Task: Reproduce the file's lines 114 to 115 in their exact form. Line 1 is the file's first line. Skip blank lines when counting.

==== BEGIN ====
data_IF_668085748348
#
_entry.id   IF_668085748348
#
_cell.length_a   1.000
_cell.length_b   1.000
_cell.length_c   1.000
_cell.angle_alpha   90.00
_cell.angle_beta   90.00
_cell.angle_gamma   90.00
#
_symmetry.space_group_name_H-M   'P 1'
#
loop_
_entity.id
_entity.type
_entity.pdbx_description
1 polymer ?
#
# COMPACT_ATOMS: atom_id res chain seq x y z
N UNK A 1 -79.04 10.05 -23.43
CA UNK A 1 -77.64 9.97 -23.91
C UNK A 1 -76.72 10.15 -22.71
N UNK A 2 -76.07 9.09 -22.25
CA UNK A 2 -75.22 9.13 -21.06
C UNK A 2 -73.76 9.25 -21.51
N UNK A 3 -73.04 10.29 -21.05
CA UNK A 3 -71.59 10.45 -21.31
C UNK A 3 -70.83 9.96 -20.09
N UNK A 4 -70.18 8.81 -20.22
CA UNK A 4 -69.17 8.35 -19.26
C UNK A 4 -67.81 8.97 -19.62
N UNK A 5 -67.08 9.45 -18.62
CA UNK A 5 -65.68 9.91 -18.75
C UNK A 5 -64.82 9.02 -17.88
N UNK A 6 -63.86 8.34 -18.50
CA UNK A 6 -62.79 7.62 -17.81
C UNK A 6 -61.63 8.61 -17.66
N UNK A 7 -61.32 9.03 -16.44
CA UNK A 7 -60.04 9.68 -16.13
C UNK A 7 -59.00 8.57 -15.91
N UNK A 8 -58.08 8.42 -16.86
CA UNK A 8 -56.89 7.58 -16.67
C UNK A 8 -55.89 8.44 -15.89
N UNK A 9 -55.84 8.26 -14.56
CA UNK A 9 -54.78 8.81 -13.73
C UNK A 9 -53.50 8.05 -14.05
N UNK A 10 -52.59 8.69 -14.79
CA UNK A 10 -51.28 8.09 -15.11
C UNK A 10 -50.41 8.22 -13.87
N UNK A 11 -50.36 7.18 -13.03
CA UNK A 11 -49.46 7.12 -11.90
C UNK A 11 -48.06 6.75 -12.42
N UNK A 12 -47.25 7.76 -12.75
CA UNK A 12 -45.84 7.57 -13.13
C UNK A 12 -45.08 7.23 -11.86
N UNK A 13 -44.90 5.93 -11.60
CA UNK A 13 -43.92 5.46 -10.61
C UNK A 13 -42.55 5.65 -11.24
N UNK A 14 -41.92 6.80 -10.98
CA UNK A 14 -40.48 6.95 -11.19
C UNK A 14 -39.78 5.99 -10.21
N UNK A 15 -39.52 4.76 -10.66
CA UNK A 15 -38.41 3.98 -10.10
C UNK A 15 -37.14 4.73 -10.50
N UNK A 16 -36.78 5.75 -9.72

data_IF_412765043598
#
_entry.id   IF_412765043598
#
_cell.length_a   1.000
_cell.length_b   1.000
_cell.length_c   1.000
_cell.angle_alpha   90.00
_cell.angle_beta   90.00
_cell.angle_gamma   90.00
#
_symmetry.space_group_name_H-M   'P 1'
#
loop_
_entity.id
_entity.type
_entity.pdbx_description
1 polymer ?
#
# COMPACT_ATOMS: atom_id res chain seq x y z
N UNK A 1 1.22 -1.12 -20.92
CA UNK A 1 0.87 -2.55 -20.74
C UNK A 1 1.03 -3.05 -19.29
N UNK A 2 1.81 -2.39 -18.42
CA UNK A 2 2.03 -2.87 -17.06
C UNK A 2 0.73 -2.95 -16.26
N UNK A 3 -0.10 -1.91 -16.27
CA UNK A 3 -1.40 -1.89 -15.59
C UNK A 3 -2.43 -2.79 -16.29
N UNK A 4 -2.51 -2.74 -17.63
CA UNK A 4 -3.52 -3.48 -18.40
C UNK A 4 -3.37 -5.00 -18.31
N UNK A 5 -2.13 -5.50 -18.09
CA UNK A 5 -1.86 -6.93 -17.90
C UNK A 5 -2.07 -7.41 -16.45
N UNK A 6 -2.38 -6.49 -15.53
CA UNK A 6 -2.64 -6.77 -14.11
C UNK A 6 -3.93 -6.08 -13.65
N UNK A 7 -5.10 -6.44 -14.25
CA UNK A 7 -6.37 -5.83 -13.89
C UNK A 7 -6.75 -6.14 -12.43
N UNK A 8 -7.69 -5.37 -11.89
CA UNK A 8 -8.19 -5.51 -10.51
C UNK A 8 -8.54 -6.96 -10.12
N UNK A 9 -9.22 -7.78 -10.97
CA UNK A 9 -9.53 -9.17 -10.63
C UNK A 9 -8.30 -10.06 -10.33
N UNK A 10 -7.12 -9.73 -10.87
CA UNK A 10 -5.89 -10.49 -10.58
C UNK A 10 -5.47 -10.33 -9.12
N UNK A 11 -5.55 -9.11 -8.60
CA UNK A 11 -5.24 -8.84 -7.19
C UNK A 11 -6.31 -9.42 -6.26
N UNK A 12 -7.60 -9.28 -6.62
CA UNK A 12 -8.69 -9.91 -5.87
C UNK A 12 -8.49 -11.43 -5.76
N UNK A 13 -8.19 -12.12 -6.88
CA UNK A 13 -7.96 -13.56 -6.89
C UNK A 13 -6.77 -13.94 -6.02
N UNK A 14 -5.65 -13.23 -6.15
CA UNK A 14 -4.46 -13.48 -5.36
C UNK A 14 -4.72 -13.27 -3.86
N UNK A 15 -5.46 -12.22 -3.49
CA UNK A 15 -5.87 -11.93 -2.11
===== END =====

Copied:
N UNK A 10 -7.12 -9.73 -10.87
CA UNK A 10 -5.89 -10.49 -10.58